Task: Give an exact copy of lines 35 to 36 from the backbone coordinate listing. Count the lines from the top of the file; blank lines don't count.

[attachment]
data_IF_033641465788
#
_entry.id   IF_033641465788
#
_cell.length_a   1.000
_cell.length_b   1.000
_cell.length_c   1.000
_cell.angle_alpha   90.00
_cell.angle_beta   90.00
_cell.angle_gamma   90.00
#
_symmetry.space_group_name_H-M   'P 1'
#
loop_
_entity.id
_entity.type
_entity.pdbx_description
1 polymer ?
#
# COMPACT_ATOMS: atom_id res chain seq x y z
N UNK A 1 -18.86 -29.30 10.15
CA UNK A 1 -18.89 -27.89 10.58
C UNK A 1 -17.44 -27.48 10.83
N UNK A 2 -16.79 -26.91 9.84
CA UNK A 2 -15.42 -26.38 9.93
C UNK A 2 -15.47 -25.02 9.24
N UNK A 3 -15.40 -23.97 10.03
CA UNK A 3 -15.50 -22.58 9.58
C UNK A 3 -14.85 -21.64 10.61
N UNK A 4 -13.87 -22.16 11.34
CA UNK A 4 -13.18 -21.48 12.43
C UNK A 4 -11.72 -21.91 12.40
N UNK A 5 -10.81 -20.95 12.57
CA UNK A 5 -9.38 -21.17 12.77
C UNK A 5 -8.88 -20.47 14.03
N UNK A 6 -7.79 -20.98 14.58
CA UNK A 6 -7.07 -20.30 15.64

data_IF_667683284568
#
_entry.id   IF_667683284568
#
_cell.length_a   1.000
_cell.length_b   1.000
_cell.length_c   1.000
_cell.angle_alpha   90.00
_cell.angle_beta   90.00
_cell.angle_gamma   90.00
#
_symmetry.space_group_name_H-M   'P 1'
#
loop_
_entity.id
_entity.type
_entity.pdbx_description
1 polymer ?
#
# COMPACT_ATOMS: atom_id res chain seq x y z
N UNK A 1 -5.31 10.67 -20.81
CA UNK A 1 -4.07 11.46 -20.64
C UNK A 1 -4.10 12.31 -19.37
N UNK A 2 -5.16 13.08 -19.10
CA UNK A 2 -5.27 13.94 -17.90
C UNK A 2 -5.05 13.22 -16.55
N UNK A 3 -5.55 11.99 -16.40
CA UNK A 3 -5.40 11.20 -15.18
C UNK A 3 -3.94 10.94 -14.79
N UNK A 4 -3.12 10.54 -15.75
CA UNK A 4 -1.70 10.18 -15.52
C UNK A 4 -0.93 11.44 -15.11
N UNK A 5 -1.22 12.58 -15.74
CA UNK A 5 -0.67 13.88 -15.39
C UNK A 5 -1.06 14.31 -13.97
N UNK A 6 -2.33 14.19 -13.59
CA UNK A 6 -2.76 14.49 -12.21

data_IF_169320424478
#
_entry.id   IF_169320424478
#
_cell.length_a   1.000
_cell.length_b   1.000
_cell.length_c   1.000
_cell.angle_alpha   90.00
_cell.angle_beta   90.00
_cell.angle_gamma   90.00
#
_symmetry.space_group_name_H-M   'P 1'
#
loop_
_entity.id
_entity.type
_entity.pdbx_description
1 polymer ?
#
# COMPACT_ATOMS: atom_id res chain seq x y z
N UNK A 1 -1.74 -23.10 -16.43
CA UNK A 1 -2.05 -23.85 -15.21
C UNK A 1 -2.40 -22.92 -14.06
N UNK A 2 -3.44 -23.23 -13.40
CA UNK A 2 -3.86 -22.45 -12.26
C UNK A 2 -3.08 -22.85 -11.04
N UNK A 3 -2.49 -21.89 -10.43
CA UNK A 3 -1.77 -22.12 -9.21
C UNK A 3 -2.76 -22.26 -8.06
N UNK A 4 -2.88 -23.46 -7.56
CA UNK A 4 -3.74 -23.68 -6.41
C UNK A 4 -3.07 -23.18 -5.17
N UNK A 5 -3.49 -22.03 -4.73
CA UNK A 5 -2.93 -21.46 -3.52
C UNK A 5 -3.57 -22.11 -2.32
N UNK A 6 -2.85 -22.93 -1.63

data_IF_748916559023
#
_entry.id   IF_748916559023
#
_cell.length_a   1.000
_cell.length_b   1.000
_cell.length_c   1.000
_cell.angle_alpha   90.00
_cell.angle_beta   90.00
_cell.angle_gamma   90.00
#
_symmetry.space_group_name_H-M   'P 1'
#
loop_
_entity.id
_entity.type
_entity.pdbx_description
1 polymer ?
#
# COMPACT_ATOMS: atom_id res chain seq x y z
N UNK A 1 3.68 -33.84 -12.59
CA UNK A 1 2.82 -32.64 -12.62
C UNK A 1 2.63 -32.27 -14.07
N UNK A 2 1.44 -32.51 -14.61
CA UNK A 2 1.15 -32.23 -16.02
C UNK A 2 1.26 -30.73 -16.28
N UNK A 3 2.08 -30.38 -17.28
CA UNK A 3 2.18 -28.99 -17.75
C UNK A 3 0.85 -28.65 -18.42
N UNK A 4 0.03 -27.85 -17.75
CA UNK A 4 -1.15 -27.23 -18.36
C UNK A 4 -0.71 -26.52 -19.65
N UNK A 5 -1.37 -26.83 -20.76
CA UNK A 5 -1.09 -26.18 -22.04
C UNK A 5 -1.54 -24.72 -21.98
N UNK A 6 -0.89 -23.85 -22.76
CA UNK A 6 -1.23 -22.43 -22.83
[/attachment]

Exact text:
C UNK A 5 -8.88 -20.47 14.03
N UNK A 6 -7.79 -20.98 14.58